As we prepare for the upcoming severe weather season, the line between the community and the National Weather Service (NWS) can be shortened by taking a SKYWARN Spotter training class and becoming a part of this volunteer program.
Photo courtesy of Earline Hindbaugh
Thunderstorms, tornadoes and lightning cause hundreds of injuries and deaths and billions in property and crop damages each year. To obtain critical weather information, the NWS established SKYWARN. SKYWARN is a volunteer program of trained severe weather spotters. These volunteers help keep their local communities safe by providing timely and accurate reports of severe weather to the National Weather Service.
Although SKYWARN spotters provide essential information for all types of weather hazards, the focus is reporting on severe local thunderstorms. In an average year, the United
States experiences more than 10,000 severe thunderstorms, 5,000 floods and more than 1,000 tornadoes.
Since the program started in the 1970s, the information provided by SKYWARN spotters, coupled with Doppler radar technology, improved satellite, and other data, has enabled NWS to issue more timely and accurate warnings for tornadoes, severe thunderstorms and flash floods. SKYWARN storm spotters are the nation's first line of defense against severe weather.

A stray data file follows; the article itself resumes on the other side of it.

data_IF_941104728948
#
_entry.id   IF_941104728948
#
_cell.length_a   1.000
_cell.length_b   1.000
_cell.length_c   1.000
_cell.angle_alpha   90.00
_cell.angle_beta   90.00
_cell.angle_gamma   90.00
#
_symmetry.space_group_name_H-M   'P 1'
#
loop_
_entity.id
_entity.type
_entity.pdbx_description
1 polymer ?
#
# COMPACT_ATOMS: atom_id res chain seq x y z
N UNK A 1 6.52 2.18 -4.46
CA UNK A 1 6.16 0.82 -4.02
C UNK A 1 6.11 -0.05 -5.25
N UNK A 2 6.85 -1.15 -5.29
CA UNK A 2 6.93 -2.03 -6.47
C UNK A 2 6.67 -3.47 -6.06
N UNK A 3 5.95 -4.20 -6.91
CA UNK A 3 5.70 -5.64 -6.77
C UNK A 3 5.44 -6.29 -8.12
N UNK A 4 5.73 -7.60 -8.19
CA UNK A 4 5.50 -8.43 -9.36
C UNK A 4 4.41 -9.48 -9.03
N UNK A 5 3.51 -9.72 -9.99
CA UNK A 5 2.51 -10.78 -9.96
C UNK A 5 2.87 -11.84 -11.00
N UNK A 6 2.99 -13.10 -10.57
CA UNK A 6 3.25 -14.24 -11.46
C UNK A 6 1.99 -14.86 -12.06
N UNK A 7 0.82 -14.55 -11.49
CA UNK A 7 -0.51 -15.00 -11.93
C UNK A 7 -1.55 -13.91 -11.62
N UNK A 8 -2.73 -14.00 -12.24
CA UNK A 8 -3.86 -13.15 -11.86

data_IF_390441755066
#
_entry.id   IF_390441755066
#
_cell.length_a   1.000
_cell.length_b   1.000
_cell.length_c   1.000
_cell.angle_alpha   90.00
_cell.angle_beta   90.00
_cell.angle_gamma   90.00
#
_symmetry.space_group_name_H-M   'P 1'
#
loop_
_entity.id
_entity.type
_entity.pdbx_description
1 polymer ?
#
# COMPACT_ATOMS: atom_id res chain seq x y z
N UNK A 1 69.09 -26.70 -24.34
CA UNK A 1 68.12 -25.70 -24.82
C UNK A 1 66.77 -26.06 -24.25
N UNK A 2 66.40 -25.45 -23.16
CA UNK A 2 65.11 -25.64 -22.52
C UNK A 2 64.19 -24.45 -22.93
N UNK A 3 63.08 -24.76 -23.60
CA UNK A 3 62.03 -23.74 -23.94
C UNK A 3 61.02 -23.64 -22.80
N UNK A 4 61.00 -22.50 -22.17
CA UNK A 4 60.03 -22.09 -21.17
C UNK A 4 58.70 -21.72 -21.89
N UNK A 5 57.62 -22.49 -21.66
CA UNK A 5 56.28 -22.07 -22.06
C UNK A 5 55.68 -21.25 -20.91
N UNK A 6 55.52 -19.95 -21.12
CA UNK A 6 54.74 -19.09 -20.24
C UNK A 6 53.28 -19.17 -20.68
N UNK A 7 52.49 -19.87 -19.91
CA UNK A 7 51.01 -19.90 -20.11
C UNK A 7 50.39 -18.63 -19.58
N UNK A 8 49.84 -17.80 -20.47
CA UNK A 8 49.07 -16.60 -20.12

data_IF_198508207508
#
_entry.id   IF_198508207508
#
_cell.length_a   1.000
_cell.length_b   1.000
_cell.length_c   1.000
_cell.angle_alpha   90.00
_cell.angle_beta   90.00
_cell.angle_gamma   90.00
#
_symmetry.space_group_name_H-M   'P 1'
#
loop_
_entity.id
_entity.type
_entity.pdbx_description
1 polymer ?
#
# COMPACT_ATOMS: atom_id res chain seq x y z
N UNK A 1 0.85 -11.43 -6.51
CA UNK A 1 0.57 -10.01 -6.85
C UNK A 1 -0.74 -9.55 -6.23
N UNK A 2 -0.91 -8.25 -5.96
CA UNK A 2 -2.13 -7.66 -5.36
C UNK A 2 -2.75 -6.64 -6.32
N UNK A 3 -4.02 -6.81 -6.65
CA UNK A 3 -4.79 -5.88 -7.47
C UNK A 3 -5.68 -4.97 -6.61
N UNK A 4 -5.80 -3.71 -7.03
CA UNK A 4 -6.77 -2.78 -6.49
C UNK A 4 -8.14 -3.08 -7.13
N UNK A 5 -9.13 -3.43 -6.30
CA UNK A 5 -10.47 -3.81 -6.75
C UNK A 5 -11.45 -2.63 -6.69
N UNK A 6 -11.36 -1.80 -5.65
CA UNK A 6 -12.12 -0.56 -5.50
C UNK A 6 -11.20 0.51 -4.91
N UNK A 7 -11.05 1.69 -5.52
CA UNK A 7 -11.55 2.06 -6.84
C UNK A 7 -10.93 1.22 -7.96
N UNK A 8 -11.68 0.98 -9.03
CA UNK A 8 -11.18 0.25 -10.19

Who is eligible and how do I get started?
NWS encourages anyone with an interest in public service to join the SKYWARN program. Volunteers include police and fire personnel, dispatchers, EMS workers, public utility workers and other concerned private citizens. Individuals affiliated with hospitals, schools, churches and nursing homes or who have a responsibility for protecting others are encouraged to become a spotter. Training is free and typically lasts about 2 hours.
You'll learn the following:
• Basics of thunderstorm development
• Fundamentals of storm structure
• Identifying potential severe weather features
• Information to report
• How to report information
• Basic severe weather safety
SKYWARN Spotter Classes are offered free of charge from the combined efforts of your local National Weather Service Forecast Office and local government, local civic groups, or centers of higher learning.
The NWS conducts the training in partnership with local emergency management officials who, in most cases are responsible for maintaining their local storm spotter network.
The Spotter Training classes are taught by a National Weather Service meteorologist and are designed to educate the public on weather threats in the area, as well as strengthen the ties between the NWS and the local community.
The more spotters the NWS has out there, the faster vital information gets to the NWS forecasters who make the decisions to issue life-saving weather warnings.
Click here to see if a spotter training class is offered in your Texas county. You can also enroll in an online spotter training course by clicking here.